Team teaching is much like sailing with a bunch of pirates. First of all, you don’t want to fall asleep: you never know how, where or IF you’ll wake up. Secondly, you don’t want to miss anything especially your share of the loot or the provisions. Just like pirating on the high seas, when teaching many things can go wrong very quickly (and without notice). Just like pirates, working together as a team may determine your bounty as well as your survival.


Let’s face it though, when a teammate is teaching, sometimes we end up ‘on the beach’: daydreaming, doing our e-mail or figuring out what we are going to say in our next session rather than actively listening. Sometimes we aren’t paying ANY attention to whatever is going on in the classroom or virtual classroom. And sometimes *we* get caught.

I’ve seen many teams of instructors fall into this trap, where one instructor is teaching (either in-person or talking on a teleconference) and the others are supposedly listening and waiting their turn to contribute. The instructor fumbles and there is no one there to ‘pick up the ball’. If the ‘on-call’ instructor (for lack of a better term) had been paying attention and realized this, he/she could have bailed out his/her colleague before the class realized what was happening. But he/she didn’t… How embarrassing for not only the instructor but the team of instructors.

CONSIDER THIS HYPOTHETICAL QUESTION: There is a one day workshop that is delivered by 3 instructors, each an expert in their own right. How much would you pay to attend each of the following options:

  • Option 1: There is only 1 instructor in the room delivering content for the workshop and the others are somewhere else. On many occasions an instructor, who is teaching, will contradict one of the previous instructors. When you question this contradiction, the instructor ensures you he/she is correct (and not his/her teammate).
  • Option 2: There is always at least 2 instructors in the room: one delivering content for the workshop and the other(s) listening and contributing when appropriate. On many occasions the instructor at the front of the classroom will quote a previous instructor or ask the audience about his/her content giving you a better ‘bigger picture’ on how the different concepts relate. During the workshop the 3 instructors deliver a ‘panel session’ and compare and contrast their preferences and approaches. The team of instructors agree that the correct answer really ‘depends’ and all perspectives have merit: just different pros and cons.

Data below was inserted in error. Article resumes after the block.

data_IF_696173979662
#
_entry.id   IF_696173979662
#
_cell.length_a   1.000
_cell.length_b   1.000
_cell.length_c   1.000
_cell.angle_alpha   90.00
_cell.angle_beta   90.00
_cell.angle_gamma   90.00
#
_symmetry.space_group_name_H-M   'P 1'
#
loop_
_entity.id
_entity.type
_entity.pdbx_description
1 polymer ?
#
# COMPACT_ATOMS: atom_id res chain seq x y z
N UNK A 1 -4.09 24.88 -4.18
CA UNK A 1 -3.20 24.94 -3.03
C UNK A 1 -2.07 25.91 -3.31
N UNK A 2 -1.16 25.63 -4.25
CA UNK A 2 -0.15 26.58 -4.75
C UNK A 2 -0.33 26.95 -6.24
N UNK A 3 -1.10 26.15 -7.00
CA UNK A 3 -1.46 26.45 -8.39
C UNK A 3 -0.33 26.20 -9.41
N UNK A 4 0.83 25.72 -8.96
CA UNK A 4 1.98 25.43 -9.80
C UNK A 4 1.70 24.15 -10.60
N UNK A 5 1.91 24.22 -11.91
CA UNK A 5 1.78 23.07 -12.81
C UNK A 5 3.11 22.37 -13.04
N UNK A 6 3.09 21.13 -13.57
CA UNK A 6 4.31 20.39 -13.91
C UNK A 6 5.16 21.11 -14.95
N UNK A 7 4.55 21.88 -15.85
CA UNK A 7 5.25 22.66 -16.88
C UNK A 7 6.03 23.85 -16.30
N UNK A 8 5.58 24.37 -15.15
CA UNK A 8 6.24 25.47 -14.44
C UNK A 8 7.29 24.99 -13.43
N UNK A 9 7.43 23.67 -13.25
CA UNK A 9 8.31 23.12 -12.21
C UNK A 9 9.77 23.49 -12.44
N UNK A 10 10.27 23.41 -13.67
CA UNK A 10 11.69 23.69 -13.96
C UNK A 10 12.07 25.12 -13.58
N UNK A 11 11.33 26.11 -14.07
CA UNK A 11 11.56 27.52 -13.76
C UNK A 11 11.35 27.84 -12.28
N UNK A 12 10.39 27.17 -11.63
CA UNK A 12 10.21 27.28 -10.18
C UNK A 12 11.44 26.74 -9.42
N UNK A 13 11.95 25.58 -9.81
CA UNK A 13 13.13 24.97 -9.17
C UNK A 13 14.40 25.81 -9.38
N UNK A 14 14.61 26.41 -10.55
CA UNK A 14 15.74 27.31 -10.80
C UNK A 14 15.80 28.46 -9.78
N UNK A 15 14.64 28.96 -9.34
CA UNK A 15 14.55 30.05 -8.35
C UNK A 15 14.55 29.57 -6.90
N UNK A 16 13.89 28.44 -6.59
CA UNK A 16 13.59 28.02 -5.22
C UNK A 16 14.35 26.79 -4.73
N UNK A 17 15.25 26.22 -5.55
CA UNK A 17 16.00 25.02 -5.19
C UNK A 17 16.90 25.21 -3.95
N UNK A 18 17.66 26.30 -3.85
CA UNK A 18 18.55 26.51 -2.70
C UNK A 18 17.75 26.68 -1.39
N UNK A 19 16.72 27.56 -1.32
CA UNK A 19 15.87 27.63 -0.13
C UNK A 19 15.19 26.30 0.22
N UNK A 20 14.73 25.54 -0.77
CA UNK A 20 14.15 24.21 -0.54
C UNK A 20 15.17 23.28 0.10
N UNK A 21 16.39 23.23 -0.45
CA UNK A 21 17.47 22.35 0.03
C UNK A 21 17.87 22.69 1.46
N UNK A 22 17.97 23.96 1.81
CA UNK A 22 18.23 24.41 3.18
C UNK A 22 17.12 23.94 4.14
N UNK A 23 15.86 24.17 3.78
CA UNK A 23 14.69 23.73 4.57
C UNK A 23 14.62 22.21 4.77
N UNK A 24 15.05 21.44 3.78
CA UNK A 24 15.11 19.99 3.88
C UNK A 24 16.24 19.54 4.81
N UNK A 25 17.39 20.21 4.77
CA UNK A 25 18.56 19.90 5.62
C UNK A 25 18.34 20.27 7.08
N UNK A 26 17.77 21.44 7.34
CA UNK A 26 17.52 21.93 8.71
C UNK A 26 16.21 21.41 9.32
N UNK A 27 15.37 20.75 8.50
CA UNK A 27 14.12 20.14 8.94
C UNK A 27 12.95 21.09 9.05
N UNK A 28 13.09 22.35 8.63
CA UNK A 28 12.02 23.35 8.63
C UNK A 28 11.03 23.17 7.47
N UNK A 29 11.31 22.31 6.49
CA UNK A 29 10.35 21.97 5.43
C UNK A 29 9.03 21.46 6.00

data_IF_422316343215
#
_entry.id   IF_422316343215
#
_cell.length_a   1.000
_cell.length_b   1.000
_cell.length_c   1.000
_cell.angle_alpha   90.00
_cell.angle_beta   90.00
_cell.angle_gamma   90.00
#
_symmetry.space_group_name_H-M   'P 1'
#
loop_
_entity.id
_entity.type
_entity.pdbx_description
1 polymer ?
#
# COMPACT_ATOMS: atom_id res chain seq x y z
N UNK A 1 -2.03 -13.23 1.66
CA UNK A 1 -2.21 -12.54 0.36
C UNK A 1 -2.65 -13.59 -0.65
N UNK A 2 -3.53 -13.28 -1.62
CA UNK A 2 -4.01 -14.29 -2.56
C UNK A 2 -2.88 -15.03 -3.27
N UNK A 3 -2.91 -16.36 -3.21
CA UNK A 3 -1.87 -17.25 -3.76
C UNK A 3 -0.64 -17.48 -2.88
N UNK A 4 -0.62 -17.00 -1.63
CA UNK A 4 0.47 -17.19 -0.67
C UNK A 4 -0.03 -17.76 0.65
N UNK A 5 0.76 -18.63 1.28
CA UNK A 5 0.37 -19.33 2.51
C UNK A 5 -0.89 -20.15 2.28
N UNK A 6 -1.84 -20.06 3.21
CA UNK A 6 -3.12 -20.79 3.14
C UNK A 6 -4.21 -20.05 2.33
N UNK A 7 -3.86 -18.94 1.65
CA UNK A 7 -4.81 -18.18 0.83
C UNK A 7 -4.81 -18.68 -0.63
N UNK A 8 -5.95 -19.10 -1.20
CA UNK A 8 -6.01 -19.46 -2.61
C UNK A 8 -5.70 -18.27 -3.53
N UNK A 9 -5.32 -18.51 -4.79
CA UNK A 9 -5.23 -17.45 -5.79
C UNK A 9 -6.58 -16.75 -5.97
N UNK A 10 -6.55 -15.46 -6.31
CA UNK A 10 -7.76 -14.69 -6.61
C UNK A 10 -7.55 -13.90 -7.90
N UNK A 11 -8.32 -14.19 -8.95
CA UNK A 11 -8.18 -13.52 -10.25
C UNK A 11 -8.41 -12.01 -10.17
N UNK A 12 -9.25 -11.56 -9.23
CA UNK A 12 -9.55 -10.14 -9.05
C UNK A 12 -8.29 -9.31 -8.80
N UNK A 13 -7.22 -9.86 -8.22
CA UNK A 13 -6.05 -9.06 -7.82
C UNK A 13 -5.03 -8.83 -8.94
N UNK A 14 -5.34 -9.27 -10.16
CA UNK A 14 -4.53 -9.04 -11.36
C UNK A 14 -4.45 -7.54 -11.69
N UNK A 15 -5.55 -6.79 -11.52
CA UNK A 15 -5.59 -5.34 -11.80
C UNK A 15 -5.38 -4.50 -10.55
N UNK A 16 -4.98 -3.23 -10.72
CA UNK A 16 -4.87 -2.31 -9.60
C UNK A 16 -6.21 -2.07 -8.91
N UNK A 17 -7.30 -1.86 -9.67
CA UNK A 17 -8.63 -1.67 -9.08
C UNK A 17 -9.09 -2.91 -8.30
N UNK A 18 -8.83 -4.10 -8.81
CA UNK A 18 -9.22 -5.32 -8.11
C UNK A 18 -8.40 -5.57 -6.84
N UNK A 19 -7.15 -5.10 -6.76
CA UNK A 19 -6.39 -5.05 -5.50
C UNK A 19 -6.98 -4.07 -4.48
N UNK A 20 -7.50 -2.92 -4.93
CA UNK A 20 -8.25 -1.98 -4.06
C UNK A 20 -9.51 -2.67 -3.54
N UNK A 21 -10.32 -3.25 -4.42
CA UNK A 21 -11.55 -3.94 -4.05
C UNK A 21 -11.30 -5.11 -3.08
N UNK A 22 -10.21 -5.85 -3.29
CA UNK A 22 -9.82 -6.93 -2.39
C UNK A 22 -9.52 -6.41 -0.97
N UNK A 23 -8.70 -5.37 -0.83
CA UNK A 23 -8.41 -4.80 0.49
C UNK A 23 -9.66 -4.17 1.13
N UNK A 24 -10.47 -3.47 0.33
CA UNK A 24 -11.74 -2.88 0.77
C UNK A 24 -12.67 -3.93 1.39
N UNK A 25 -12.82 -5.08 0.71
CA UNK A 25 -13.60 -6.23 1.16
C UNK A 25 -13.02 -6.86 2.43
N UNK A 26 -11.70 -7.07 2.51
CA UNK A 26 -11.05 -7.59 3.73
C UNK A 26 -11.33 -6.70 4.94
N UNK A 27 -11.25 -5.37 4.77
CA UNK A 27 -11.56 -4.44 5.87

So, how much would you pay to attend Option 1? Would you pay more to attend Option 2? How much more would you pay to attend Option 2? What do you think of instructional ‘brands’ for each of the options? If you attended both workshops, which team would you become a repeat customer of: the folks that work together as a team or the bunch of individuals doing their own thing?


Pirates always manned a watch and had a lookout: 24/7. The lookout kept watch on the horizon for other ships or signs of land. In other words, someone was always looking for dangers (to avoid) and opportunities (to exploit). If there were dangers or opportunities ahead he’d alert the crew. (That is just like having a team of trained professionals ’on standby’!)

So you need to be able to protect yourself and help your team. Remember if you do this right, the “whole is greater than the sum of the parts”. (Which ultimately means you can charge more for your session as it is of greater value!)


Consider these techniques:

Listen to each other. If you don’t listen this strategy will not work. However, if you contradict each other, it’s ‘game over’. Be assured that with experience you’ll get better at multi-tasking and you’ll be able to listen to your teammate while prepping for your portion of the session.

Link to each other:

    • Repeat each other, “(Remember what) Bradyn said…”, “Let’s build on Bradyn’s ideas…”
    • Ask about each other, “What did John say about…”
    • With all this repetition and linking you are reinforcing your content and contributing towards learning.

    Participate in each other’s sessions:

      • Ask each other to participate in each session, “Pat, you have some expertise in this area, would you care to comment about, {repeat the question in case he/she was ‘on the beach’}
      • Offer additional examples, references and advice. Just be sensitive how you do this.


      Why do all this? You are creating a tightly integrated program versus a series of standalone topics or webinars. Working together, supporting each other will make you will look like partners, like a team, not adversaries. And the bottom-line is with a better product, your audience gets better value, your brand will be worth more and you can charge more for your sessions.

      You still don’t believe me? Go back to the Option 1 & Option 2 example I laid out for you. I’d probably pay ‘2x’ for Option 1 and ‘4x’ or ‘5x’  for Option 2. That’s right, I’d be willing to pay at least double for a team of experts who are collaborating.

      Listening and engaging in collaborative teaching is a great way to differentiate your instructional product against your competition. Execute this properly and then you can ‘feature’ it in your brand marketing and cash in on it with your price.

      ‘Handsomely now, friends!’:  Stay awake, stay alert, avoid obstacles, exploit opportunities, feature your team and you’ll create a strong brand that will rake in the gold and treasure! Until next time…


      Flickr Creative Commons Image by Cayusa